NICE technology appraisal guidance
Issued: May 2010
TA187

Infliximab (review) and adalimumab for the treatment of Crohn's disease

This is an extract from the guidance. The complete guidance is available at guidance.nice.org.uk/ta187

1 Guidance

This guidance replaces 'NICE technology appraisal guidance 40' issued in April 2002.

For details, see 'About this guidance'.

1.1 Infliximab and adalimumab, within their licensed indications, are recommended as treatment options for adults with severe active Crohn's disease (see 1.6) whose disease has not responded to conventional therapy (including immunosuppressive and/or corticosteroid treatments), or who are intolerant of or have contraindications to conventional therapy. Infliximab or adalimumab should be given as a planned course of treatment until treatment failure (including the need for surgery), or until 12 months after the start of treatment, whichever is shorter. People should then have their disease reassessed (see 1.4) to determine whether ongoing treatment is still clinically appropriate.

1.2 Treatment as described in 1.1 should normally be started with the less expensive drug (taking into account drug administration costs, required dose and product price per dose). This may need to be varied for individual patients because of differences in the method of administration and treatment schedules.

1.3 Infliximab, within its licensed indication, is recommended as a treatment option for people with active fistulising Crohn's disease whose disease has not responded to conventional therapy (including antibiotics, drainage and immunosuppressive treatments), or who are intolerant of or have contraindications to conventional therapy. Infliximab should be given as a planned course of treatment until treatment failure (including the need for surgery) or until 12 months after the start of treatment, whichever is shorter. People should then have their disease reassessed (see 1.4) to determine whether ongoing treatment is still clinically appropriate.

1.4 Treatment with infliximab or adalimumab (see 1.1 and 1.3) should only be continued if there is clear evidence of ongoing active disease as determined by clinical symptoms, biological markers and investigation, including endoscopy if necessary. Specialists should discuss the risks and benefits of continued treatment with patients and consider a trial withdrawal from treatment for all patients who are in stable clinical remission. People who continue treatment with infliximab or adalimumab should have their disease reassessed at least every 12 months to determine whether ongoing treatment is still clinically appropriate. People whose disease relapses after treatment is stopped should have the option to start treatment again.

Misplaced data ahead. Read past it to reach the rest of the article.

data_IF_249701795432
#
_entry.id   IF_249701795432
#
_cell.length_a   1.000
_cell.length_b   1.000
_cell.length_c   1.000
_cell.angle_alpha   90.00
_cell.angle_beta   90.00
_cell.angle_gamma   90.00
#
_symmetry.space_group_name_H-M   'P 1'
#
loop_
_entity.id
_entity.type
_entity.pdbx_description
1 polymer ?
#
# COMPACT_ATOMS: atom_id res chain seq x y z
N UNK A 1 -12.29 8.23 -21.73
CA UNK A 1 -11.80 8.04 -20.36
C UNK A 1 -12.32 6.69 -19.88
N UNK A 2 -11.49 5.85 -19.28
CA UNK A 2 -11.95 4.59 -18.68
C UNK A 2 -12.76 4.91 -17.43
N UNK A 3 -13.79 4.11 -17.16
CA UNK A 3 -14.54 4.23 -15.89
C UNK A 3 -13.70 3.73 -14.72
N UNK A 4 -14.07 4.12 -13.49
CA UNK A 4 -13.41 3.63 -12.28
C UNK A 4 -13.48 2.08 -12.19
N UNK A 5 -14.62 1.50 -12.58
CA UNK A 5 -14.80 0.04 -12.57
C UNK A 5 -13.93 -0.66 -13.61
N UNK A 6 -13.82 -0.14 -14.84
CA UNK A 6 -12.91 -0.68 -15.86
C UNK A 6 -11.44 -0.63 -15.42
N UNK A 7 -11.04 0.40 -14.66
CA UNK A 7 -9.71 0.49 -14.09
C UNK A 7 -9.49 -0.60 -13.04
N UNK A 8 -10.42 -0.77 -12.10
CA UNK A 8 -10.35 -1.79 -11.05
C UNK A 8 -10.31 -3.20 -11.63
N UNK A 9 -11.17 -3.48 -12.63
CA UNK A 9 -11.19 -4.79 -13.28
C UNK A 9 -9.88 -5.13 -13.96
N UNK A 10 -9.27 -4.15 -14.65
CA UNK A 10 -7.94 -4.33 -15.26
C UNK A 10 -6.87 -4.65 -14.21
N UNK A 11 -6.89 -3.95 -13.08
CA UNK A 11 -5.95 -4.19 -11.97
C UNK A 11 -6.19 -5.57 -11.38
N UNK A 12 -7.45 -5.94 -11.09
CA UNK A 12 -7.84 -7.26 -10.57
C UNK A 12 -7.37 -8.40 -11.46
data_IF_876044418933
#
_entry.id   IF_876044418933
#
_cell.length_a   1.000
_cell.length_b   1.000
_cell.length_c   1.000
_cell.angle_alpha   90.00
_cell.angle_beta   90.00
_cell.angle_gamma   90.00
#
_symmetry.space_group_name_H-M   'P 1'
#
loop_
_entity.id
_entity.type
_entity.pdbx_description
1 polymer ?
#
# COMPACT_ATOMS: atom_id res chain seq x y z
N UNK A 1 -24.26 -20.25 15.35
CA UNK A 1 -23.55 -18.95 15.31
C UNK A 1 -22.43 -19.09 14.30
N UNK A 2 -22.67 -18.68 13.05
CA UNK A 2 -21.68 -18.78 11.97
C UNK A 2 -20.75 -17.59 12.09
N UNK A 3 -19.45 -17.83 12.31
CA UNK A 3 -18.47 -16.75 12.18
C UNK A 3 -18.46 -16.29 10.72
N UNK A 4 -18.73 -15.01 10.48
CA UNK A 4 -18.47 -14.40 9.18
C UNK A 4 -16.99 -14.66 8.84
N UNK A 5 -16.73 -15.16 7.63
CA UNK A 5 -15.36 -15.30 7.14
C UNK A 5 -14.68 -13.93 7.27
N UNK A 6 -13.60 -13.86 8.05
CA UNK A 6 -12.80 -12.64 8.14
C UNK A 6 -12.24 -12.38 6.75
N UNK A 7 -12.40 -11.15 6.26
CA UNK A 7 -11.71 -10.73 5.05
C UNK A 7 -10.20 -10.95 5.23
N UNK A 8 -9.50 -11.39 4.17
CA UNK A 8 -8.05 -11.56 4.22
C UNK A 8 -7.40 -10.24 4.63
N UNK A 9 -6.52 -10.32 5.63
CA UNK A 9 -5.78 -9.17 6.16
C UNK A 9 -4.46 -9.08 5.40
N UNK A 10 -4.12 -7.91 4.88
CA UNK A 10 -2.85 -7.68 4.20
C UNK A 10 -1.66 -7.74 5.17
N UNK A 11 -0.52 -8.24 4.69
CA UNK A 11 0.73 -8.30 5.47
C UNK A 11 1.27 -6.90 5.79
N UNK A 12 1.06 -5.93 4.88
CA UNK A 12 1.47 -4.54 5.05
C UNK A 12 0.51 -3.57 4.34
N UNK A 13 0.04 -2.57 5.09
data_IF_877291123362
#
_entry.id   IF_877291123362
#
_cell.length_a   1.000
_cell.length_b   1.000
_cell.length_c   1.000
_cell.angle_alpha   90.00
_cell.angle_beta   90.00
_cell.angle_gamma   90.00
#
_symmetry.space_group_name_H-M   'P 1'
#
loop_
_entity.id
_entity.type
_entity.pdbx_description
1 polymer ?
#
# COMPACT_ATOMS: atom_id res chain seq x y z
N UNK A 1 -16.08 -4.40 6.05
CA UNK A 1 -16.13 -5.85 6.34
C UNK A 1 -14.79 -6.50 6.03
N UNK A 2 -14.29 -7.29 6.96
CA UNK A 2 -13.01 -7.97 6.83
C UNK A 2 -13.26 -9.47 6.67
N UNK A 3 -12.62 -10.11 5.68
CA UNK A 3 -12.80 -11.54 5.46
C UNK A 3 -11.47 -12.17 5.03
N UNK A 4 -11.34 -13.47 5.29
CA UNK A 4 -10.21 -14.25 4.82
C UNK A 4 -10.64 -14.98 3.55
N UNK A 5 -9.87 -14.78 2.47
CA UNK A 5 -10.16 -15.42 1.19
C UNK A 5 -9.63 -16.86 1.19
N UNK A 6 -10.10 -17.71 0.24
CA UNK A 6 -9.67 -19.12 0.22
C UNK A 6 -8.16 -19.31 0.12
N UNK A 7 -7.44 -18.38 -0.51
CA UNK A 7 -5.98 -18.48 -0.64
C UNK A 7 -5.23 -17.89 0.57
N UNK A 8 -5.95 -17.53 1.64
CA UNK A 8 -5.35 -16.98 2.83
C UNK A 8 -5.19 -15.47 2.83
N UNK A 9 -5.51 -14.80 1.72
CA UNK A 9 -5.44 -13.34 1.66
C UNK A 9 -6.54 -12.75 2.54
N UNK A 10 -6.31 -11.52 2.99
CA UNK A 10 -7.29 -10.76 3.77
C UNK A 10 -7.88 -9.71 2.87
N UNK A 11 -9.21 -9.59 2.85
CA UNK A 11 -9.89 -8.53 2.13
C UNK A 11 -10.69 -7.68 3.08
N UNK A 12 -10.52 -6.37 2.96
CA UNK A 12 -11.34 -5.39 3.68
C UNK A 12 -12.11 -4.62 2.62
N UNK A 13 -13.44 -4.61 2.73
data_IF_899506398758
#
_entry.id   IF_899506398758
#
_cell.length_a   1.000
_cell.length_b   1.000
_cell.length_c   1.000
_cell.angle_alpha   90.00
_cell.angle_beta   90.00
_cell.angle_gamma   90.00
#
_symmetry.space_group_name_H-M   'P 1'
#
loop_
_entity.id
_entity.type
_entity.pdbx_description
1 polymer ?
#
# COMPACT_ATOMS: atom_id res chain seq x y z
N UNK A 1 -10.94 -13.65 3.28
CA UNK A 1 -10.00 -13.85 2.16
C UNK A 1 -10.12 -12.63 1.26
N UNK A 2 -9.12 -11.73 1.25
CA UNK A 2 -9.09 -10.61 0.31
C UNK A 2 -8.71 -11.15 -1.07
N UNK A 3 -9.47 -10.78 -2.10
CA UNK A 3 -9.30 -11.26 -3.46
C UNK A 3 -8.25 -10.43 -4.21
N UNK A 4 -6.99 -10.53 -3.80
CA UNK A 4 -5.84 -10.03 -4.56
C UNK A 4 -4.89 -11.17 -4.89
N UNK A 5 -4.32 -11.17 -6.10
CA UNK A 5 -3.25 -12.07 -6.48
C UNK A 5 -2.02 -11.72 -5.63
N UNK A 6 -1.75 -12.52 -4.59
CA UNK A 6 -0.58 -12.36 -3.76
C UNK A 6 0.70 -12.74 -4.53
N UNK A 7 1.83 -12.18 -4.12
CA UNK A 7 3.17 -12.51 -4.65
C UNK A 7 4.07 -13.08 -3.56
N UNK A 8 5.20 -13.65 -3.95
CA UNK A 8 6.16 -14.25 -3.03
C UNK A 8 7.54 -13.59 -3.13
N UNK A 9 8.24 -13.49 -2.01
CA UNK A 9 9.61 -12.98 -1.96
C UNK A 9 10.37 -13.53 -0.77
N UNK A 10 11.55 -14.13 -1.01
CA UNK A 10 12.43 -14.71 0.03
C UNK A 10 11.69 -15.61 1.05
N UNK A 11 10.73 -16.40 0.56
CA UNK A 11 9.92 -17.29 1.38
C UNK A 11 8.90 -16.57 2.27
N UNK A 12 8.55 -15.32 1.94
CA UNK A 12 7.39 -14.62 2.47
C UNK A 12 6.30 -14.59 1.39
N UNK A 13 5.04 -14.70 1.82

1.5 Infliximab, within its licensed indication, is recommended for the treatment of people aged 6–17 years with severe active Crohn's disease whose disease has not responded to conventional therapy (including corticosteroids, immunomodulators and primary nutrition therapy), or who are intolerant of or have contraindications to conventional therapy. The need to continue treatment should be reviewed at least every 12 months.

1.6 For the purposes of this guidance, severe active Crohn's disease is defined as very poor general health and one or more symptoms such as weight loss, fever, severe abdominal pain and usually frequent (3–4 or more) diarrhoeal stools daily. People with severe active Crohn's disease may or may not develop new fistulae or have extra-intestinal manifestations of the disease. This clinical definition normally, but not exclusively, corresponds to a Crohn's Disease Activity Index (CDAI) score of 300 or more, or a Harvey-Bradshaw score of 8 to 9 or above.

1.7 When using the CDAI and Harvey-Bradshaw Index, healthcare professionals should take into account any physical, sensory or learning disabilities, or communication difficulties that could affect the scores and make any adjustments they consider appropriate.

1.8 Treatment with infliximab or adalimumab should only be started and reviewed by clinicians with experience of TNF inhibitors and of managing Crohn's disease.